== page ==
David Bourget (Western Ontario)
David Chalmers (ANU, NYU)
Rafael De Clercq
Jack Alan Reynolds
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Mind 116 (463):511 - 522 (2007)
According to T. M. Scanlon's 'buck-passing' analysis of value, x is good means that x has properties that provide reasons to take up positive attitudes vis-à-vis x. Some authors have claimed that this idea can be traced back to Franz Brentano, who said in 1889 that the judgement that x is good is the judgement that a positive attitude to x is correct ('richtig'). The most discussed problem in the recent literature on buckpassing is known as the 'wrong kind of reason' problem (the WKR problem): it seems quite possible that there is sometimes reason to favour an object although that object is not good and possibly very evil. The problem is to delineate exactly what distinguishes reasons of the right kind from reasons of the wrong kind. In this paper we offer a Brentano-style solution. We also note that one version of the WKR problem was put forward by G. E. Moore in his review of the English translation of Brentano's Vom Ursprung sittlicher Erkenntnis. Before getting to how our Brentano-style approach might offer a way out for Brentano and the buck-passers, we briefly consider and reject an interesting attempt to solve the WKR problem recently proposed by John Skorupski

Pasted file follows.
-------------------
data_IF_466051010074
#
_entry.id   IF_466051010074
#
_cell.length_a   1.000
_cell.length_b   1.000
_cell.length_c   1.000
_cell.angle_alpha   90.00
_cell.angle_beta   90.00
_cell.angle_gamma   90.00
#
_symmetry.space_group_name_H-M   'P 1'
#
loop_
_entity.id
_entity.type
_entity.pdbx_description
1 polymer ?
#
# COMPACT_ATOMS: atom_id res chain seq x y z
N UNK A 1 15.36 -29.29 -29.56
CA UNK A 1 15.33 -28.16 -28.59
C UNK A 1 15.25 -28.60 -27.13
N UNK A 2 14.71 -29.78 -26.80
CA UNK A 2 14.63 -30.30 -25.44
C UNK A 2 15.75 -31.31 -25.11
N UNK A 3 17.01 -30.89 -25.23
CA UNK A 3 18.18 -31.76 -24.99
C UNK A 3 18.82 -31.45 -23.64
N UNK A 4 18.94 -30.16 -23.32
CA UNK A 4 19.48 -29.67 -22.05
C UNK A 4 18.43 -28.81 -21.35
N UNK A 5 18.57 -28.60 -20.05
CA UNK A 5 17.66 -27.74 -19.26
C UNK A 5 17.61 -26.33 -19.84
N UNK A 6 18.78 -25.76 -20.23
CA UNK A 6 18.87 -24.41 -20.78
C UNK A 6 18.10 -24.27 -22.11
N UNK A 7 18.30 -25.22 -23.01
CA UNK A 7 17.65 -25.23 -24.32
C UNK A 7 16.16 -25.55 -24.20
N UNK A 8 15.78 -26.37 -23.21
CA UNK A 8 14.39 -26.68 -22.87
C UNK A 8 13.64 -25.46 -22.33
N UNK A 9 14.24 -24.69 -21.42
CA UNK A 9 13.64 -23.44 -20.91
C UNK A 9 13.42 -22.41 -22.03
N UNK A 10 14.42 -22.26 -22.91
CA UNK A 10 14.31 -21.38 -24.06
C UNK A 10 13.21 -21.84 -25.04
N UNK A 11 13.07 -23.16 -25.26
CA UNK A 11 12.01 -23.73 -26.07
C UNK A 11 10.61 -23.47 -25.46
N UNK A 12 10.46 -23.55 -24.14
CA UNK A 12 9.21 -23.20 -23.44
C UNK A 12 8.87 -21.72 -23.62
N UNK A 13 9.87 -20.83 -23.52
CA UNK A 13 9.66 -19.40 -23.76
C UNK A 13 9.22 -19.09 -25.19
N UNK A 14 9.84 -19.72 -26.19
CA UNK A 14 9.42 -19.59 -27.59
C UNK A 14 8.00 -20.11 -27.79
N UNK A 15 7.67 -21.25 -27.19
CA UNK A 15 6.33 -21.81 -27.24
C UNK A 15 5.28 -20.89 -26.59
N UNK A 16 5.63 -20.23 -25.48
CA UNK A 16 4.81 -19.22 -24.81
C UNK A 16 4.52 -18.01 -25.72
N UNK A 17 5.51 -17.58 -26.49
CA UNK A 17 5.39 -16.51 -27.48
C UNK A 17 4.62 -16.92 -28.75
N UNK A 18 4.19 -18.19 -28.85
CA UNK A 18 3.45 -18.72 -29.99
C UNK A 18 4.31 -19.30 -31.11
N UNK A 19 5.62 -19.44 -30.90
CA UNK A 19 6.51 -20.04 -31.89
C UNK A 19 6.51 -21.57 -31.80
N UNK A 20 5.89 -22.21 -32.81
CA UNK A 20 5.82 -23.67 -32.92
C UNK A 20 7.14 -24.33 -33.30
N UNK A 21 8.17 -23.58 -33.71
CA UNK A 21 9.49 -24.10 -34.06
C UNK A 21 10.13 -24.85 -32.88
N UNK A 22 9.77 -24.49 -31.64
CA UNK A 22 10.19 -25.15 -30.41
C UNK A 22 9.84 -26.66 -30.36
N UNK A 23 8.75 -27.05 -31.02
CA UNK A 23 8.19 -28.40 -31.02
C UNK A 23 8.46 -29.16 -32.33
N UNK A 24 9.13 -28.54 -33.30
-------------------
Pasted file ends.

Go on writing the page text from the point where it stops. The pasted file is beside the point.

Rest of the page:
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Citations of this work BETA
Andrew Reisner (2009). Abandoning the Buck Passing Analysis of Final Value. Ethical Theory and Moral Practice 12 (4):379 - 395.
Jussi Suikkanen (2009). Buck-Passing Accounts of Value. Philosophy Compass 4 (5):768-779.
Andrew Reisner (2009). The Possibility of Pragmatic Reasons for Belief and the Wrong Kind of Reasons Problem. Philosophical Studies 145 (2):257 - 272.
Anthony Robert Booth (2014). Two Reasons Why Epistemic Reasons Are Not Object‐Given Reasons. Philosophy and Phenomenological Research 89 (1):1-14.
Leonard Kahn (2011). Moral Blameworthiness and the Reactive Attitudes. Ethical Theory and Moral Practice 14 (2):131-142.
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